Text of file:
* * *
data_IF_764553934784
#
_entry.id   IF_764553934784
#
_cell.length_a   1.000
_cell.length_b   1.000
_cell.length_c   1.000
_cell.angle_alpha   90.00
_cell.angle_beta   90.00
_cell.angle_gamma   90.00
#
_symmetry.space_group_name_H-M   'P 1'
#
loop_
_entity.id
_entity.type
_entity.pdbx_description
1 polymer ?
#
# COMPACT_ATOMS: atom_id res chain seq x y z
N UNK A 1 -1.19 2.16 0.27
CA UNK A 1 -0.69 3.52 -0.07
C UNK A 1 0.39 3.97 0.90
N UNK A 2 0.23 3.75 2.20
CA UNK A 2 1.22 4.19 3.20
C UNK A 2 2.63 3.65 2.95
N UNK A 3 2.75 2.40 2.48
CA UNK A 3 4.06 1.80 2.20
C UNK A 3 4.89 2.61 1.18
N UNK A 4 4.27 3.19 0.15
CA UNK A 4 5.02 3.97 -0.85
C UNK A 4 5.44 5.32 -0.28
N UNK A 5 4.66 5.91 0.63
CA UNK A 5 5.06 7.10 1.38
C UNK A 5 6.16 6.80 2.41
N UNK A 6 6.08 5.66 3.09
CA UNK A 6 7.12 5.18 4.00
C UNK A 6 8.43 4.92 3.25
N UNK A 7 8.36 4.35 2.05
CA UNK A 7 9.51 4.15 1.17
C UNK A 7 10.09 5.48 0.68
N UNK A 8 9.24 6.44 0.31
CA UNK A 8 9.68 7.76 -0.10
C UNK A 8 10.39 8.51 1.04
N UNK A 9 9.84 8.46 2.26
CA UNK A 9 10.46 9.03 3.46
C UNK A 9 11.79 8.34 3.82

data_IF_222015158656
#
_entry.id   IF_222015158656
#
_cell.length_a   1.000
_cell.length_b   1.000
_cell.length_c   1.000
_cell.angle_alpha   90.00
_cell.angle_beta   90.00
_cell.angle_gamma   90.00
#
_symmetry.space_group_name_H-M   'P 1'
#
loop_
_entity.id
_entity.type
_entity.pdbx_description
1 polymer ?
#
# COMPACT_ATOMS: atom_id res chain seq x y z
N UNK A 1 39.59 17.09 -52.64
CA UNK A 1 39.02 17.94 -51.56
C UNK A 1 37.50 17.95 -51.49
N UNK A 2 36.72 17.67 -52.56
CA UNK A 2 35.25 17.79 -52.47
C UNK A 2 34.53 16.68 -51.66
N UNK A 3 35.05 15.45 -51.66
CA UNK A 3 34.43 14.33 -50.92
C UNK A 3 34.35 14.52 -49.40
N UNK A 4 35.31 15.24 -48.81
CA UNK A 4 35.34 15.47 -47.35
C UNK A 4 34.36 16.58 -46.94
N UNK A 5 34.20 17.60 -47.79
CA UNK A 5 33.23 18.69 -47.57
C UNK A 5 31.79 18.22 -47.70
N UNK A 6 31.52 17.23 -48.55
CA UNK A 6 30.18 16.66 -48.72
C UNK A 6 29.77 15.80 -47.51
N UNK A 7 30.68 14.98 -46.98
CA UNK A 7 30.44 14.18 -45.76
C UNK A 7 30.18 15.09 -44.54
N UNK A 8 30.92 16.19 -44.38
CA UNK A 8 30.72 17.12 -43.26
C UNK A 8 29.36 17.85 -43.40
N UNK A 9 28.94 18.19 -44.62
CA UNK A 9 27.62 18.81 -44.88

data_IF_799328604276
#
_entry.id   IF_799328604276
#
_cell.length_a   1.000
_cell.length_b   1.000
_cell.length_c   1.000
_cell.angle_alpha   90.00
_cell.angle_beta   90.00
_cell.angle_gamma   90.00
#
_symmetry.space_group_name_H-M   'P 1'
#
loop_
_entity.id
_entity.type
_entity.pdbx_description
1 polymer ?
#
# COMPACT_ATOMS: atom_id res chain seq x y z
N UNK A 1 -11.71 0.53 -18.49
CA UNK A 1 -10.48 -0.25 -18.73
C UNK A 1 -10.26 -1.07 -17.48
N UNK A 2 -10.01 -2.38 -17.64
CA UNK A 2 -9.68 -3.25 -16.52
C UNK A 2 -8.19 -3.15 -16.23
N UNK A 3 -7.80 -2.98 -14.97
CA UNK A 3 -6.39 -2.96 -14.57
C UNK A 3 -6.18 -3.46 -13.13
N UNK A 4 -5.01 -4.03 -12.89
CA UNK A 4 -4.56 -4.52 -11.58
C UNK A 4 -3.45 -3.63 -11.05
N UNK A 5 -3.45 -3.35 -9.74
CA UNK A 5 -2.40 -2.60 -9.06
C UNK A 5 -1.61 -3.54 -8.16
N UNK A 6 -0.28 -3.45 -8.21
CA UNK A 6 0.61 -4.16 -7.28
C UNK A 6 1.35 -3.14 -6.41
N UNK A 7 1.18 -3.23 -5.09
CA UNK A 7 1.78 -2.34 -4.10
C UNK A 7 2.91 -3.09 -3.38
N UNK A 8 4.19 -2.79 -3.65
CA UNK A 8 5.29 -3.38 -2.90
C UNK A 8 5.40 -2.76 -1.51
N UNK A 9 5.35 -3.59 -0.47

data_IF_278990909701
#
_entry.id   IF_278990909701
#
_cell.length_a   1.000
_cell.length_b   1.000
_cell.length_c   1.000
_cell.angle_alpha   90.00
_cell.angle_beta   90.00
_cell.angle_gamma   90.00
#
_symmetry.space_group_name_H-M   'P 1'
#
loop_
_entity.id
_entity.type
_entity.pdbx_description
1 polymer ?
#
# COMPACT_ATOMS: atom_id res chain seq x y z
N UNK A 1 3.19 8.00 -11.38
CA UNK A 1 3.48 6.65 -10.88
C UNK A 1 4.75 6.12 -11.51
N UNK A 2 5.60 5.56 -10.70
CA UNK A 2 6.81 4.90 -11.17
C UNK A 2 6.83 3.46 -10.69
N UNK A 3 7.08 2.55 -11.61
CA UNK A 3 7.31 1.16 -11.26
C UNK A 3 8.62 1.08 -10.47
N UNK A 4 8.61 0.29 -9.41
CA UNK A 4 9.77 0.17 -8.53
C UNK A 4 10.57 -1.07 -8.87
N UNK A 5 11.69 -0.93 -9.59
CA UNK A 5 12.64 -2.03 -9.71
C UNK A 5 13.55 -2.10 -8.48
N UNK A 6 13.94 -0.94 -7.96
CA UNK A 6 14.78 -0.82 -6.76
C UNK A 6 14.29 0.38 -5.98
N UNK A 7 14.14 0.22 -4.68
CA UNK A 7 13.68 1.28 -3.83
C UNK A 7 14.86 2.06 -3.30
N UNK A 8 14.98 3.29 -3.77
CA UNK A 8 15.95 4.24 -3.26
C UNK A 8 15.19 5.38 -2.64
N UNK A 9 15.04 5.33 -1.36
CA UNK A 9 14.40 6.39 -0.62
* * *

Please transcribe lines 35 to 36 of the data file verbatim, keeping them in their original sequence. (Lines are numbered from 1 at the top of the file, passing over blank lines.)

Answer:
C UNK A 5 6.16 6.80 2.41
N UNK A 6 6.08 5.66 3.09